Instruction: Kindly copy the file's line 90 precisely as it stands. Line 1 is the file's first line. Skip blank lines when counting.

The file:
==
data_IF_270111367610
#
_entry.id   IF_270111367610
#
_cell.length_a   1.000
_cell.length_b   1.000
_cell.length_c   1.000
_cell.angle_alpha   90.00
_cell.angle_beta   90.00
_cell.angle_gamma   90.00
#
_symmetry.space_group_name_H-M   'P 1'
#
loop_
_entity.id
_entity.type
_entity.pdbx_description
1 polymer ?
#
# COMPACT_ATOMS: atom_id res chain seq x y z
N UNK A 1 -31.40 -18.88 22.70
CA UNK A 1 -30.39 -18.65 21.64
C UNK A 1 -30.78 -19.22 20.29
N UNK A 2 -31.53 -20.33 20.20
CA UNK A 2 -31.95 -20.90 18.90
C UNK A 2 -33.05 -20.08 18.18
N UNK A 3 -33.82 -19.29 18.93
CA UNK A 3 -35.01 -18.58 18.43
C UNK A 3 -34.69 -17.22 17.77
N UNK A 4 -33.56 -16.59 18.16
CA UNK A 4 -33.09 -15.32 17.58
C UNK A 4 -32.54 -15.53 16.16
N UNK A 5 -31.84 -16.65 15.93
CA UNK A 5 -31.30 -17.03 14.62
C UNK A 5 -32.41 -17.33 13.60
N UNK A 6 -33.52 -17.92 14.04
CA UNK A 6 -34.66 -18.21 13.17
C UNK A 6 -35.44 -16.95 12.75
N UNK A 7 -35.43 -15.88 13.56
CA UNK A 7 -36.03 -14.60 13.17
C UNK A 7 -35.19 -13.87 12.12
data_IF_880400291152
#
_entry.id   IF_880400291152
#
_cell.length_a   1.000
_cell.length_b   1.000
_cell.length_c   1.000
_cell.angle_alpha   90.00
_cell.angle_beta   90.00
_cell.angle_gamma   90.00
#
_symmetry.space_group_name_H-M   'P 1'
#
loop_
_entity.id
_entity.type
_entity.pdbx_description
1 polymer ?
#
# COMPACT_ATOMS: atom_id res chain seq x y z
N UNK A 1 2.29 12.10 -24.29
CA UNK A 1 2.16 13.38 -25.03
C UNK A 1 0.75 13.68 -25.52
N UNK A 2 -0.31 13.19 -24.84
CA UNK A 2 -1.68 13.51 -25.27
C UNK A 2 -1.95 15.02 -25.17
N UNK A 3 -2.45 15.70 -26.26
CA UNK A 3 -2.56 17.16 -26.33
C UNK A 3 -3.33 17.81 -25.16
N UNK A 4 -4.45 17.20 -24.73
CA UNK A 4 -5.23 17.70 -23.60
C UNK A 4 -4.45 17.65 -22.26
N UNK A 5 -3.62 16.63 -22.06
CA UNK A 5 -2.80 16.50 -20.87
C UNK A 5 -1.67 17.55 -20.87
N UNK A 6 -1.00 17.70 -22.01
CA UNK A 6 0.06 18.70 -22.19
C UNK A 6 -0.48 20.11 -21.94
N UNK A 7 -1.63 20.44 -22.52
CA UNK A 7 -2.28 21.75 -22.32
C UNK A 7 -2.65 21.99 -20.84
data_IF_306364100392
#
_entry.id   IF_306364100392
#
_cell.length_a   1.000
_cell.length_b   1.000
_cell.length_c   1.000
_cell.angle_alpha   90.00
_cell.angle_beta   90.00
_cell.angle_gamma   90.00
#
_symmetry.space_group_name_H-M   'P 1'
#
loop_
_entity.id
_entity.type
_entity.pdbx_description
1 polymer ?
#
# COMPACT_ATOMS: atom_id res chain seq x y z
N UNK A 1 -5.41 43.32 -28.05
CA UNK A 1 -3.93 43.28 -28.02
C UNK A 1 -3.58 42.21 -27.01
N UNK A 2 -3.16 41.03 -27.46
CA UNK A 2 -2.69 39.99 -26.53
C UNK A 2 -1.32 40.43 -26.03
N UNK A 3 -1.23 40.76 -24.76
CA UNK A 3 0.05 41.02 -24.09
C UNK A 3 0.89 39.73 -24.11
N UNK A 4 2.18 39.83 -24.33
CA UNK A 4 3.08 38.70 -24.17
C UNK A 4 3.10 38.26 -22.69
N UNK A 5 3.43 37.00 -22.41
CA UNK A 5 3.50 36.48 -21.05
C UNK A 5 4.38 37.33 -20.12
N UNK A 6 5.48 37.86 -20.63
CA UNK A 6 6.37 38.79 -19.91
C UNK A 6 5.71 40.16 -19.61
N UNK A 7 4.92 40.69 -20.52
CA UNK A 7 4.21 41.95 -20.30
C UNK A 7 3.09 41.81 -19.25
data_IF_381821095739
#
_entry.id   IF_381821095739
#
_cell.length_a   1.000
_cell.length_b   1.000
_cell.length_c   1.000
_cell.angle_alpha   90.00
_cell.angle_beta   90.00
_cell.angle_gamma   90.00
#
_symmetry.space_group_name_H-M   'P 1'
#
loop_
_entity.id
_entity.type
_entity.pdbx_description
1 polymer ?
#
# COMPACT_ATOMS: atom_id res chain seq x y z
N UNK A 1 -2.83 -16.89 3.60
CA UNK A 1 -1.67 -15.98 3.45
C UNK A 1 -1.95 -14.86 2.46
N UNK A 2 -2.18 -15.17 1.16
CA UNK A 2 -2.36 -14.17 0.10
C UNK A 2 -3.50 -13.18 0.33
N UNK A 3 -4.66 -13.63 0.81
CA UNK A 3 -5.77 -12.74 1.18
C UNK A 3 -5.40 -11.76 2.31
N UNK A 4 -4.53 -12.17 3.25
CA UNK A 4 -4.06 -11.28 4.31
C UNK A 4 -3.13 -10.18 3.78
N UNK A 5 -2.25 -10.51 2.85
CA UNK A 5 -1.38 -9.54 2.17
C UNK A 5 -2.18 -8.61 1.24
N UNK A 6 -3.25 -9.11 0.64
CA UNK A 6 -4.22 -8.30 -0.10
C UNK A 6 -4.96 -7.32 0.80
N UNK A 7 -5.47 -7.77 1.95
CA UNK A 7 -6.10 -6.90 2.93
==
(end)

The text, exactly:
_cell.angle_alpha   90.00